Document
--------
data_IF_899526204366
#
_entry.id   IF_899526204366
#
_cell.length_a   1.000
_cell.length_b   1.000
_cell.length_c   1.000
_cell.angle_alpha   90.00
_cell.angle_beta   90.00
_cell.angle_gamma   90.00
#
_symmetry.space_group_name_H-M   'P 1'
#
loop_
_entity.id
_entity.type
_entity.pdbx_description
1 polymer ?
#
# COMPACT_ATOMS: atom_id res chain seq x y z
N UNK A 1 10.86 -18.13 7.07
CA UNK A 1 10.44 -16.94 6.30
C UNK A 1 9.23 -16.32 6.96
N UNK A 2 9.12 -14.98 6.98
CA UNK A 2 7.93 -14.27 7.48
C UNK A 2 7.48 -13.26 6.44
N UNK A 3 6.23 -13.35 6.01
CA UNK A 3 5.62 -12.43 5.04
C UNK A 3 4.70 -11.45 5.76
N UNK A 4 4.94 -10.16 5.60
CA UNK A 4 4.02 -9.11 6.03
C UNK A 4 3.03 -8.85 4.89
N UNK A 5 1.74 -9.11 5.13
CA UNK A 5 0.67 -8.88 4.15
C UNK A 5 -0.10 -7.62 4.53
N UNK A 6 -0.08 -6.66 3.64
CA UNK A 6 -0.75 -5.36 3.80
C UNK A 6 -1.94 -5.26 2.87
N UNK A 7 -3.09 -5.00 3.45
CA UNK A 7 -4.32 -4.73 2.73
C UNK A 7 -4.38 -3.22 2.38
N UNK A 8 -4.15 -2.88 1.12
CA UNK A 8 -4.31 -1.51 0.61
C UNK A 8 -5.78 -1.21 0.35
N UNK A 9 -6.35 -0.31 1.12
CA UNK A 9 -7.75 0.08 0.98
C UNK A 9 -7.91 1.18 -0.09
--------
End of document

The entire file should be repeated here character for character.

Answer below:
data_IF_899526204366
#
_entry.id   IF_899526204366
#
_cell.length_a   1.000
_cell.length_b   1.000
_cell.length_c   1.000
_cell.angle_alpha   90.00
_cell.angle_beta   90.00
_cell.angle_gamma   90.00
#
_symmetry.space_group_name_H-M   'P 1'
#
loop_
_entity.id
_entity.type
_entity.pdbx_description
1 polymer ?
#
# COMPACT_ATOMS: atom_id res chain seq x y z
N UNK A 1 10.86 -18.13 7.07
CA UNK A 1 10.44 -16.94 6.30
C UNK A 1 9.23 -16.32 6.96
N UNK A 2 9.12 -14.98 6.98
CA UNK A 2 7.93 -14.27 7.48
C UNK A 2 7.48 -13.26 6.44
N UNK A 3 6.23 -13.35 6.01
CA UNK A 3 5.62 -12.43 5.04
C UNK A 3 4.70 -11.45 5.76
N UNK A 4 4.94 -10.16 5.60
CA UNK A 4 4.02 -9.11 6.03
C UNK A 4 3.03 -8.85 4.89
N UNK A 5 1.74 -9.11 5.13
CA UNK A 5 0.67 -8.88 4.15
C UNK A 5 -0.10 -7.62 4.53
N UNK A 6 -0.08 -6.66 3.64
CA UNK A 6 -0.75 -5.36 3.80
C UNK A 6 -1.94 -5.26 2.87
N UNK A 7 -3.09 -5.00 3.45
CA UNK A 7 -4.32 -4.73 2.73
C UNK A 7 -4.38 -3.22 2.38
N UNK A 8 -4.15 -2.88 1.12
CA UNK A 8 -4.31 -1.51 0.61
C UNK A 8 -5.78 -1.21 0.35
N UNK A 9 -6.35 -0.31 1.12
CA UNK A 9 -7.75 0.08 0.98
C UNK A 9 -7.91 1.18 -0.09